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Posts Tagged ‘USGS Breeding Bird Survey’

#8: 200 yds uphill from True Word Baptist Church on L past brick house R

It’s a little before 6:30 a.m. on May 28, 2022, when I pull into the dew soaked grass and walk up to the pasture fence: Stop #8. Stop #1 was 5:33, Venus rising above the tree line, the chorus just rustling awake led by Chuck-will’s-widow. Now the eastern sky is peach and the birds are full throat.

For 25+ years I’ve been counting a route for the annual Breeding Bird Survey of the US Geologic Survey (Patuxent Wildlife Research Center). These courses were established in 1966 to monitor North American bird populations; there are more than 4,000 of the 25 mile courses in the US and Canada. It’s no coincidence that the impetus arose to study declining bird numbers around the same time Rachel Carson’s Silent Spring was published (1962).

Since 1995 I’ve counted the Copeland route in southern Surry County into Wilkes. This year I added a second route, Mt. Airy, mainly northern Stokes County. Start ½ hour before dawn, fifty defined roadside stops a half mile apart, count every bird you hear and see in three minutes.

Stop #8. The knob of Pilot Mountain emerges from shadow. Mist rising in the hollows. Click my timer. Listen!

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On March 31, 2011 I posted the first offering on my new blog, including the poem Hymn by A.R. Ammons, which is still my favorite. I named the blog Griffin~Poetry, Verse and Image – I imagined combining powerful metaphor and poetic imagery with my own photography. For the past two years I’ve posted at least once a week, usually Friday mornings: today (a Wednesday) is post # 208.

Today I’m changing the site’s name. I’m dropping “Griffin~Poetry.” I’m stepping back from the spotlight. For one thing, only about 5% of the poems I’ve ever included are written by me. I’ve so far featured about 185 poets, everyone from Abbott, Tony to York, Carolyn. This blog is not about Griffin’s Poetry as author, it’s about poetry I treasure as reader.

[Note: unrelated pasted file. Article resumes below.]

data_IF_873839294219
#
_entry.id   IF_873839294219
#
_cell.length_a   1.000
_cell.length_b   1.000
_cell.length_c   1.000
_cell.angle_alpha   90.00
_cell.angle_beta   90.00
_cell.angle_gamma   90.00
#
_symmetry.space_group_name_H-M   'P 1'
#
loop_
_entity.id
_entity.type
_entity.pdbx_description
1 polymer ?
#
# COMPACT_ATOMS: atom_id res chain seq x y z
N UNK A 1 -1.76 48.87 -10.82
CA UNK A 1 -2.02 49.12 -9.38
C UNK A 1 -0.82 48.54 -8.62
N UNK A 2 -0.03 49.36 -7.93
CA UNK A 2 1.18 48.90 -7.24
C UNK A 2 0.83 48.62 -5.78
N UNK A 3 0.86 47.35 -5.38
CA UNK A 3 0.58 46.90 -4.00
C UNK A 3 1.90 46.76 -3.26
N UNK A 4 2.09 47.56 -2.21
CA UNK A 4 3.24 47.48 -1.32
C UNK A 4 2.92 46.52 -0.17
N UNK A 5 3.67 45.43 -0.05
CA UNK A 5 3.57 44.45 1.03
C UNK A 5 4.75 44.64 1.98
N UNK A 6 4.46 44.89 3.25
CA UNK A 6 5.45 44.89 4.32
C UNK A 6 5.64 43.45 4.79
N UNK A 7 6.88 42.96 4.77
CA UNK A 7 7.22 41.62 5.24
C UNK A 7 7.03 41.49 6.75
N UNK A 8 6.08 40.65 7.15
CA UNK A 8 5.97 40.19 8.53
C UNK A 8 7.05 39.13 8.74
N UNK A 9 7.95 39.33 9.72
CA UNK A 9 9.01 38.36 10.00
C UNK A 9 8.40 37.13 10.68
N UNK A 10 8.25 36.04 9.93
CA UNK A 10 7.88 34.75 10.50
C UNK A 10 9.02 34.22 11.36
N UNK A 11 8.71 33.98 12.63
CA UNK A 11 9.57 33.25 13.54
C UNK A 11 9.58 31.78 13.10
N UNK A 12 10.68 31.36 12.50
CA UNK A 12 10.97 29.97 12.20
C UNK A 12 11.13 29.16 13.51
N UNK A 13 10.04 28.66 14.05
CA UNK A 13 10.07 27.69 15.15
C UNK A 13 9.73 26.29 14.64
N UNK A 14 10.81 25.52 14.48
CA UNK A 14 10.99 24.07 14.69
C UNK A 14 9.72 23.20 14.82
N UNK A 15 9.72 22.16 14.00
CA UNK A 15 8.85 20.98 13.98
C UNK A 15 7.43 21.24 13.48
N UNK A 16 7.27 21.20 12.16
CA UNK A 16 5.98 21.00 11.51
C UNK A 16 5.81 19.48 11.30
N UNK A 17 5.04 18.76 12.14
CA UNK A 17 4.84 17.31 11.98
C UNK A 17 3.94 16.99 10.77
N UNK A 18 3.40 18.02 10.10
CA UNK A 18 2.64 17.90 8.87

Secondly I’m changing the header photo to Pilot Mountain at dawn from Stop #8. The Pilot has always been a landmark for our family, an ensign of home. When we lived in Ohio and drove to North Carolina once a year to visit my Grandparents, spotting the knob from Rte. 52 meant we were almost there. Every April I’ll restore the header to artwork by my wife Linda French Griffin in honor of Earth Day, but for now let Pilot Mountain guide us.

Finally, there’s this:
It belongs to the nature of every ‘being’ that it is a potential for every ‘becoming.’
++++++++++++++++++++ Alfred North Whitehead, Process and Reality
Whitehead is saying that the fundamental building blocks of reality are not atoms or quarks or anything that ‘is’ but rather the constant flux of moments coming into being, ‘becoming.’ Everything changes but everything is connected. Whitehead’s book is all but impenetrable (although there are some excellent guidebooks, not unlike the ones about birds, ferns, and flowers I carry in my pack on every outing), but a world that is obtuse, confusing, seemingly malevolent can open to enlightenment via metaphor. Through poetic imagery.

Thank you, Poetry, for offering to give us a glimpse of reality.

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Birds – perfect metaphor for the struggle to find meaning. Familiar but elusive, civilized but wild, possible to recognize but impossible to fully know. The Dawn Chorus begins and we are inspired to go on pilgrimages to discover our place among them.

Cuckoo Song ++++++++++++++++++ Anonymous c. 1250

SUMER is icumen in,
++ Lhude sing cuccu!
Groweth sed, and bloweth med,
++ And springth the wude nu—
+++++ Sing cuccu!

Canterbury Tales   (lines 9-12) +++++++ Geoffrey Chaucer (1340(?)–1400)

And smale fowles maken melodye,
That slepen al the night with open ye,
(So priketh hem nature in hir corages:
Than longen folk to goon on pilgrimages,

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And of course here are three minutes of birds from Stop #8:
American Crow (2)
Carolina Wren (2)
Gray Catbird
Yellow-breasted Chat
Northern Cardinal
Indigo Bunting

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2020-06-11a Doughton Park Tree

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